As readers may know, I thought the report was dreadful. I said “I guess I thought that it was very equivocal in that it didn’t necessarily take in all of the evidence, and that when it had the evidence it reached very, very weak conclusions, from the evidence it cited.” Dugard replied,
“Yes I think you’re right. The conclusions were weak, the evidence was there. But I think in the case of the Goldstone report, they took account of the evidence and they drew firm conclusions. The McGowan Davis report was weak on conclusions. So I found it a slightly disappointing report.”
I commented to Dugard that the American scholar Norman Finkelstein has argued that the human rights literature on the 2014 war was a lot thinner than the many quality reports on the war in 2008-2009. I asked why Dugard thought that was.
He told me to “read [Finkelstein’s] book on the subject, which is still to appear.” Dugard had “read it in proof… Norman Finkelstein has written an excellent book on the Gaza conflicts, not only on Protective Edge, but also on Operation Cast Lead. And I know he’s having difficulty in finding a publisher, but it’s really an excellent book.”
Dugard said that the book is “quite brutal, but it’s good.” He says that Finkelstein is a “very serious scholar, and he’s been unfortunately discredited by people like Dershowitz.”
I asked Dugard what he thought of Finkelstein’s work more generally.
“Well, as I’ve said, he’s a very serious scholar. He has strong views, he has an independent mind. For instance, he’s been critical of certain aspects of BDS. He’s not afraid to speak his mind on all subjects. I really do think that he should be recognised as probably the most serious scholar on the conflict in the Middle East. And it’s unfortunate he has difficulty in finding publishers for much of his work.”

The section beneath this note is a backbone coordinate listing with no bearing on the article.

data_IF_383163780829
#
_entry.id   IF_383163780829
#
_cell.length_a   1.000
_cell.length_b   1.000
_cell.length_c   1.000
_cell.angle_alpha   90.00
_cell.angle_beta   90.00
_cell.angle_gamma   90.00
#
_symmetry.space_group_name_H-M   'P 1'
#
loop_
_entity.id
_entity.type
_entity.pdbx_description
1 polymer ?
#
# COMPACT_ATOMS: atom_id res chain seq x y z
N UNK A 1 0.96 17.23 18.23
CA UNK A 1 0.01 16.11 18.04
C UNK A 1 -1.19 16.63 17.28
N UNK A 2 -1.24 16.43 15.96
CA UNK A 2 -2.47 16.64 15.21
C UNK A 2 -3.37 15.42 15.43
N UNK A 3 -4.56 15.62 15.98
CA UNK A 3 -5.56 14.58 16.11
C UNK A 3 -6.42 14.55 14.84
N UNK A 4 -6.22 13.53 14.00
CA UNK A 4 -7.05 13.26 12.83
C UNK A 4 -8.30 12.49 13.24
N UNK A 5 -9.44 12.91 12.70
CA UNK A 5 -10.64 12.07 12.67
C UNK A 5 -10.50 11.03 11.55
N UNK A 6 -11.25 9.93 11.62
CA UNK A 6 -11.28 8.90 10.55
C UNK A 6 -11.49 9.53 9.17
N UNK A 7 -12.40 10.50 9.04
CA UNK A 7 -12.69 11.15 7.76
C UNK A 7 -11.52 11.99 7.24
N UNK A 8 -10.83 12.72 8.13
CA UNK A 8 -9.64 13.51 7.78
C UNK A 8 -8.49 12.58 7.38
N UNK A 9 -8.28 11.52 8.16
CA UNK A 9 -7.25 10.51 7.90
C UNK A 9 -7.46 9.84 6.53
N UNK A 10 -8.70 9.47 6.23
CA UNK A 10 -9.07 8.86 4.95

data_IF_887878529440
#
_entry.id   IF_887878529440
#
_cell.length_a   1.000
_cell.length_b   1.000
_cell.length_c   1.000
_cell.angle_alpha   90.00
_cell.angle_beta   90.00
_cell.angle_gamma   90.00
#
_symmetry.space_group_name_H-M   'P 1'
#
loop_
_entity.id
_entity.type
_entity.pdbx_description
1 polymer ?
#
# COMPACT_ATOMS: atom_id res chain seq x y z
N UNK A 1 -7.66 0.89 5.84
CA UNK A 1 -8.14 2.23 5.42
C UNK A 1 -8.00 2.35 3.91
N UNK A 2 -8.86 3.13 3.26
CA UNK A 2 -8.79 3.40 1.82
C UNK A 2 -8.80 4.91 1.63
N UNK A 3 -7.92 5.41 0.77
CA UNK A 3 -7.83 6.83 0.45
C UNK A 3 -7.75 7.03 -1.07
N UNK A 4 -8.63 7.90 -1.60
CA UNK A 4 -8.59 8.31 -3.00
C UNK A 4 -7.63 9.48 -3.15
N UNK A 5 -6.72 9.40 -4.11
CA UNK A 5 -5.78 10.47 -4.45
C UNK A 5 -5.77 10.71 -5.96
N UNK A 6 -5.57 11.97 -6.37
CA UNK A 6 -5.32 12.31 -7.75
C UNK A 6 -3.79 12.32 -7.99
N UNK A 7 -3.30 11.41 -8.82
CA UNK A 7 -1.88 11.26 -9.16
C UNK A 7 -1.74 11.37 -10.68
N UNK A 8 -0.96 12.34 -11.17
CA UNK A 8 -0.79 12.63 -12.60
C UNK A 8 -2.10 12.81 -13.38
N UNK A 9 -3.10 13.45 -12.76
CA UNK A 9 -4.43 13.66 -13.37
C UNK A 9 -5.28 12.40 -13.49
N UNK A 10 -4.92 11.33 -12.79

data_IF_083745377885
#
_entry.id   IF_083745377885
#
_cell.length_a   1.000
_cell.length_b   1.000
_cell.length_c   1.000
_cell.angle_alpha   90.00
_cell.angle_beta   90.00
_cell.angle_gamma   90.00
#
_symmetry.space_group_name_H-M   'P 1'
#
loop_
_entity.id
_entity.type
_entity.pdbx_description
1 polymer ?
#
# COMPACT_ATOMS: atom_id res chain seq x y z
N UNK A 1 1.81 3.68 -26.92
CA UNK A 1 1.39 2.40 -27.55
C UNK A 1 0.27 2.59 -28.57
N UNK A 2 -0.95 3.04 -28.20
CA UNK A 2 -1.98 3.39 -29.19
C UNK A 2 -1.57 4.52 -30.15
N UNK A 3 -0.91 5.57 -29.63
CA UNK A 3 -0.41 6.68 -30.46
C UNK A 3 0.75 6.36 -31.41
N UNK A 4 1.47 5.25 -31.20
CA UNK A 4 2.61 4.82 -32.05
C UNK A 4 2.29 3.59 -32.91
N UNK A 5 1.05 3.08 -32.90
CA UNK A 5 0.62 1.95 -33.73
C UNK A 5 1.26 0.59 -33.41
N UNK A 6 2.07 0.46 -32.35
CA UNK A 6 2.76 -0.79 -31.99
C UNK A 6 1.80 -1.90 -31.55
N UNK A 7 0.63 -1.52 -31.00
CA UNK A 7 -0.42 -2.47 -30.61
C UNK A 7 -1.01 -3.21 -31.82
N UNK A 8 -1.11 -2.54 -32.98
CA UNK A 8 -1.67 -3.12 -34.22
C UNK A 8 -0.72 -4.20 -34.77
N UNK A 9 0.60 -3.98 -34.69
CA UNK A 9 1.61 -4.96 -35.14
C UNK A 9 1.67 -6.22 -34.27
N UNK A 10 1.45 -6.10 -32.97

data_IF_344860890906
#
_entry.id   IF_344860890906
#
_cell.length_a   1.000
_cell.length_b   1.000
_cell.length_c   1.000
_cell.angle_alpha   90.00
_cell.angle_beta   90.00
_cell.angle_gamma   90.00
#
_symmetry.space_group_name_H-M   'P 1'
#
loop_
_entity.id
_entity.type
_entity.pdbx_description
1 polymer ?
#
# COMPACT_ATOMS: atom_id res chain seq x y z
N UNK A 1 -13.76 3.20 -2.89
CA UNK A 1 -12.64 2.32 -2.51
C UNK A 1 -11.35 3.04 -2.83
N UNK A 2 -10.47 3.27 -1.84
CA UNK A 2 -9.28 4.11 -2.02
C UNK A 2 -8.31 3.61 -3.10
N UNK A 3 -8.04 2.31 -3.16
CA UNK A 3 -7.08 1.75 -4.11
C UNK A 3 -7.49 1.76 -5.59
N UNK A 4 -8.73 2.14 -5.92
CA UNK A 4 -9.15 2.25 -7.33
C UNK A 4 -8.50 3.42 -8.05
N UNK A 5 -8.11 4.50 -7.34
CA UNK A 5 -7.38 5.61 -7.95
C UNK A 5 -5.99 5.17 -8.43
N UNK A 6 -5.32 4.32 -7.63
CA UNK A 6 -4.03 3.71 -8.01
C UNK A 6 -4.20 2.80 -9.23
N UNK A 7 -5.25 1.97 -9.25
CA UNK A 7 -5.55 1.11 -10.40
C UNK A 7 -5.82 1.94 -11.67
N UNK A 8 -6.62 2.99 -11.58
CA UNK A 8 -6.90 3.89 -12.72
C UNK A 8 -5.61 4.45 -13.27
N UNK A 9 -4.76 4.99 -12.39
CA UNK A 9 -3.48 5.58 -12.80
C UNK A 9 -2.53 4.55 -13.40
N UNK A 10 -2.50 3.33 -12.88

Dugard had a debate with Dershowitz in August 2014 about the war in Gaza. Neither of them were present in person at the debate, but they were both beamed in via Skype. Due to technical difficulties, Dugard’s voice was broadcast, but his face was not. I asked Dugard about the experience. He acknowledged of Dershowitz that “there was a time when he was a very distinguished academic”. However, “today he’s become very much a political figure and he’s a skilled debater, but he also engages in extravagant…” Dugard paused for a moment… “falsehoods. So I didn’t enjoy it.”
I asked Dugard if he supported a two-state solution to the conflict.
“I always have been, and I would like to see a two-state solution materialise, because I do think that’s the best way to secure peace in the region, because I really don’t see a single state being a peaceful state. Because initially there will be a Jewish minority that controls the state, and that will lead to the kind of tension that we had in apartheid South Africa. And later I suspect that when the Palestinian Arab majority becomes the government, they will be discriminating against the Jewish minority.
So I think those who believe that a single state will be a peaceful democratic state in which Jews and Arabs will live peacefully together are being very naïve. I do think that a two state solution offers the best solution for a peaceful resolution of the dispute. But as I’ve indicated, I think that Israel is making a two-state solution virtually impossible, so we have to come to terms with the possibility of a single state.”